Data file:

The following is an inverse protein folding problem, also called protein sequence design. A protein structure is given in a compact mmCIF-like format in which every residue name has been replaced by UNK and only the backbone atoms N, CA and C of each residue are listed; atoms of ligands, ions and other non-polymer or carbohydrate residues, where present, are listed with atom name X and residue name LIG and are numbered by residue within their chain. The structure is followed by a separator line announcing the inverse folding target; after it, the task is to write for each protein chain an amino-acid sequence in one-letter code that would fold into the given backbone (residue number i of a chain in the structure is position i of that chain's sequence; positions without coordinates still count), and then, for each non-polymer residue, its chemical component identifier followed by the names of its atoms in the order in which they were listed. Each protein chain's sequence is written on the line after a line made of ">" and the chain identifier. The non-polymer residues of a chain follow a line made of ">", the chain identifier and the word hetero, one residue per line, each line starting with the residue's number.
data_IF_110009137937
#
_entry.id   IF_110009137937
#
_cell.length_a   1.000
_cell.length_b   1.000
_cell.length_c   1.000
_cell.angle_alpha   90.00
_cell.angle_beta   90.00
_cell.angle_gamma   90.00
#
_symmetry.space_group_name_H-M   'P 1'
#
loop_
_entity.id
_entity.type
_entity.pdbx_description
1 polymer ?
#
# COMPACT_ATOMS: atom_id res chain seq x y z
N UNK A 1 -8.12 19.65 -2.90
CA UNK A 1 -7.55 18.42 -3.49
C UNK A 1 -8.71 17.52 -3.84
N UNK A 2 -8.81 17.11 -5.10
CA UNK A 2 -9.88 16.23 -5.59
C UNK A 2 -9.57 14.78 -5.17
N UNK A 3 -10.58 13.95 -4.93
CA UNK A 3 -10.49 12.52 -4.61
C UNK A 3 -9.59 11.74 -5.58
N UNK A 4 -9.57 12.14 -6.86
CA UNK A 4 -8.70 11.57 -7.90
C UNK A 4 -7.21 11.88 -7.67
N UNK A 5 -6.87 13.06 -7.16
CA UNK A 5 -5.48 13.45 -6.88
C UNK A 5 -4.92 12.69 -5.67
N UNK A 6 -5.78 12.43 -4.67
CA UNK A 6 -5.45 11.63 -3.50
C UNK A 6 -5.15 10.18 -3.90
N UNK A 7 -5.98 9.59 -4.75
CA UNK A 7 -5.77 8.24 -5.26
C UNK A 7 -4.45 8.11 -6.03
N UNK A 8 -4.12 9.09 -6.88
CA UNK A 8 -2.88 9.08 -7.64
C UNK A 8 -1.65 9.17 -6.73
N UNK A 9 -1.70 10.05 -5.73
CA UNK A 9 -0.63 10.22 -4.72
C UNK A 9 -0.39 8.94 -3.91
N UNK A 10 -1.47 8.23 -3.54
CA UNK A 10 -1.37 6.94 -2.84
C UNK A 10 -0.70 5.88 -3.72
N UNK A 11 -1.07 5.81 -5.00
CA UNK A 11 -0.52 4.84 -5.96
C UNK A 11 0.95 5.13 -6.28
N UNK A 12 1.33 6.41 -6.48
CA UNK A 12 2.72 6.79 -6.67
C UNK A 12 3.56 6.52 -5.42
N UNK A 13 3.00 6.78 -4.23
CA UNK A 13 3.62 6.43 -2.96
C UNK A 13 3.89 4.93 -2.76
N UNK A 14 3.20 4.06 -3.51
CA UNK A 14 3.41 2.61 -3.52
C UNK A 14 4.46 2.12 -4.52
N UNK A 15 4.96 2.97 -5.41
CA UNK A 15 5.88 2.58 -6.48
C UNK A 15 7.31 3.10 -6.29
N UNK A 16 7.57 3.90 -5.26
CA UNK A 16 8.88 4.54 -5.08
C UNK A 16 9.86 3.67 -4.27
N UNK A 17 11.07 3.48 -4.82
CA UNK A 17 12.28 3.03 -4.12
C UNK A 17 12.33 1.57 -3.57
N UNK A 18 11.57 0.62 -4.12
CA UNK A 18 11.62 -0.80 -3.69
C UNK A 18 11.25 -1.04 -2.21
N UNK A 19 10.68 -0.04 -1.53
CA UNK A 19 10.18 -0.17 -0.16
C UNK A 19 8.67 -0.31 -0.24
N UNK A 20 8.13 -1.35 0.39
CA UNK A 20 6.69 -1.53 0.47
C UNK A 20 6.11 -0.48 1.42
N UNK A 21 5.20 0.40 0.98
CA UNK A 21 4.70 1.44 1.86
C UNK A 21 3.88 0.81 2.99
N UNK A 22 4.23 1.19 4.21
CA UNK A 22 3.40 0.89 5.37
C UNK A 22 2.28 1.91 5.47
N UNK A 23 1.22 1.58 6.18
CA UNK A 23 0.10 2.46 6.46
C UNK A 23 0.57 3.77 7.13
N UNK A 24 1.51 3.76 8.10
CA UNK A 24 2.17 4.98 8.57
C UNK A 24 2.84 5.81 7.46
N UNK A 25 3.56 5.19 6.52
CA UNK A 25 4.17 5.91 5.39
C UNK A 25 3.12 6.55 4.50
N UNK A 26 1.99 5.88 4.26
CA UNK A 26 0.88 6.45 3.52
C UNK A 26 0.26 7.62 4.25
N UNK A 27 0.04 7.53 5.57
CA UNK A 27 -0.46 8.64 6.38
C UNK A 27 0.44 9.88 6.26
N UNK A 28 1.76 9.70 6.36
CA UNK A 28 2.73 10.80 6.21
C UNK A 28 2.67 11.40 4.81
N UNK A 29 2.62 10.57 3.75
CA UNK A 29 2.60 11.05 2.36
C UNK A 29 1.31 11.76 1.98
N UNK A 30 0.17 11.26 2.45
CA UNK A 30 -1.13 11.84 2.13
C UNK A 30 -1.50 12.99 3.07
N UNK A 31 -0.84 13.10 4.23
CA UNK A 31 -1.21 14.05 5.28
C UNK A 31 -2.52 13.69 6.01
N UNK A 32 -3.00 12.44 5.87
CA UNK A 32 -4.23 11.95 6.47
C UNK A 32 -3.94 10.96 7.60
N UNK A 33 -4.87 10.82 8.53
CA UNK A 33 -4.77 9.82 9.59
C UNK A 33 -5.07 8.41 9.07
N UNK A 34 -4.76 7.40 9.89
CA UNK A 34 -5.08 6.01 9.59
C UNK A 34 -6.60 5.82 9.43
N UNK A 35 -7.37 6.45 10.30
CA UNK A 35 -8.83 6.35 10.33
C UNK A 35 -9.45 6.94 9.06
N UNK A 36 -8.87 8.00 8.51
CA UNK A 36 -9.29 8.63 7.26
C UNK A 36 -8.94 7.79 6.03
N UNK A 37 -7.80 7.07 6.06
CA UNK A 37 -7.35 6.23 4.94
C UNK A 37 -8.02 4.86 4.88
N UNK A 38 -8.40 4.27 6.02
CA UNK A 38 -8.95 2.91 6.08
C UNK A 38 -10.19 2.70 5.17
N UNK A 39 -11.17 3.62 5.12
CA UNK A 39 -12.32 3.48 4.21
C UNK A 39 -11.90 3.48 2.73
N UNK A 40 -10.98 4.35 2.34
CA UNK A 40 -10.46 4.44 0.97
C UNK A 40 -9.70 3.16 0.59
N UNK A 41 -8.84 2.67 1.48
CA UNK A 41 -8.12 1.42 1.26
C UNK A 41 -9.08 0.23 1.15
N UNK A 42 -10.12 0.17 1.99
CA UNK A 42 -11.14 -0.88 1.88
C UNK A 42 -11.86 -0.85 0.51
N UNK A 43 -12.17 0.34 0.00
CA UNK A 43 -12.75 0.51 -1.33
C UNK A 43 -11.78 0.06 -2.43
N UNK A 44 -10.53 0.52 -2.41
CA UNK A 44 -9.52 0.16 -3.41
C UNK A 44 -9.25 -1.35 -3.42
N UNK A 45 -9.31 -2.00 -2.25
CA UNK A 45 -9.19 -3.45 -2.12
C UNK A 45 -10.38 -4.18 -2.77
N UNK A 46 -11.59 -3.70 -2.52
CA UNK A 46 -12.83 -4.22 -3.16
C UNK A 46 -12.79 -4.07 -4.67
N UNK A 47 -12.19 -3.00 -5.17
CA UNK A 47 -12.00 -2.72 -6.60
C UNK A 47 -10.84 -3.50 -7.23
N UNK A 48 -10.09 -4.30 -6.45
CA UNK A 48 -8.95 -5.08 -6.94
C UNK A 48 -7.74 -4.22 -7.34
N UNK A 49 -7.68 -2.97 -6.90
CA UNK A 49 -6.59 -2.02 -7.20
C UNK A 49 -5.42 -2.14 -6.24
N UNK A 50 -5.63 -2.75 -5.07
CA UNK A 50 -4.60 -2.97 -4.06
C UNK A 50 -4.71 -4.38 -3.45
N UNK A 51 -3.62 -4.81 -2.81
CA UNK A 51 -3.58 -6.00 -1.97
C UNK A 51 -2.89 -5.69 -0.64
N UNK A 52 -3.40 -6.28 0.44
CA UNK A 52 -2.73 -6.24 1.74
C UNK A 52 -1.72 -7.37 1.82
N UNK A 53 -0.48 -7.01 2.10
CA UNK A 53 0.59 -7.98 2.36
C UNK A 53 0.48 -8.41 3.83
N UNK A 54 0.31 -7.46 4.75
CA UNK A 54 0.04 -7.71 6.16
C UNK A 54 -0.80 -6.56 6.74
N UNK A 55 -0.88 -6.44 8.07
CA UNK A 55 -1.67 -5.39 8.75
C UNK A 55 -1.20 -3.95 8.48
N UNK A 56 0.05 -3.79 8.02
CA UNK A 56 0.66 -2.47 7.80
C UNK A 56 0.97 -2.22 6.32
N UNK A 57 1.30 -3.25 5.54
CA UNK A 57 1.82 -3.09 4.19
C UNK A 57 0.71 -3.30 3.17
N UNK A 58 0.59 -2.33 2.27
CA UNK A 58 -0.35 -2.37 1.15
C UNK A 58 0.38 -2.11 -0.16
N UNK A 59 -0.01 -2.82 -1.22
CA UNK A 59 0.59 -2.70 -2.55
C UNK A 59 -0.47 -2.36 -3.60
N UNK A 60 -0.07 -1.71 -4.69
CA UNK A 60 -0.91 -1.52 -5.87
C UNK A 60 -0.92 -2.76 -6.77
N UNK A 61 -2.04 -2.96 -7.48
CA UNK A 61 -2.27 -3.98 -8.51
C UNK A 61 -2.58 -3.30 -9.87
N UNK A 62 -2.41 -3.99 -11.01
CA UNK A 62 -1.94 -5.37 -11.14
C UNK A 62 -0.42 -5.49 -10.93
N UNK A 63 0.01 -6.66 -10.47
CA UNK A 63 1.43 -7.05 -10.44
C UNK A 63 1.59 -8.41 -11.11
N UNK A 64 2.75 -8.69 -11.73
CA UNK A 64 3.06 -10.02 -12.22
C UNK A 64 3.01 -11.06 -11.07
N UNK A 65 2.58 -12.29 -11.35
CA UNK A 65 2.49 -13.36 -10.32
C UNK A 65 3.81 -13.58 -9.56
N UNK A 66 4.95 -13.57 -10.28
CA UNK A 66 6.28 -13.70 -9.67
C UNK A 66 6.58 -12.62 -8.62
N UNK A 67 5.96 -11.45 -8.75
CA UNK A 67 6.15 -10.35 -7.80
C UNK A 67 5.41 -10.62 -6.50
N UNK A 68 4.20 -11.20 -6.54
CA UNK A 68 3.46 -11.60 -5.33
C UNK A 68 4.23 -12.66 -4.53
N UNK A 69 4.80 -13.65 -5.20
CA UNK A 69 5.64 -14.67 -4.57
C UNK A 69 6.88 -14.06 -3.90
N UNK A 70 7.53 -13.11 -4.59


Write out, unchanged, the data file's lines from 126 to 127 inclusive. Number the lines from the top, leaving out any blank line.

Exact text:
C UNK A 35 -9.45 6.94 9.06
N UNK A 36 -8.87 8.00 8.51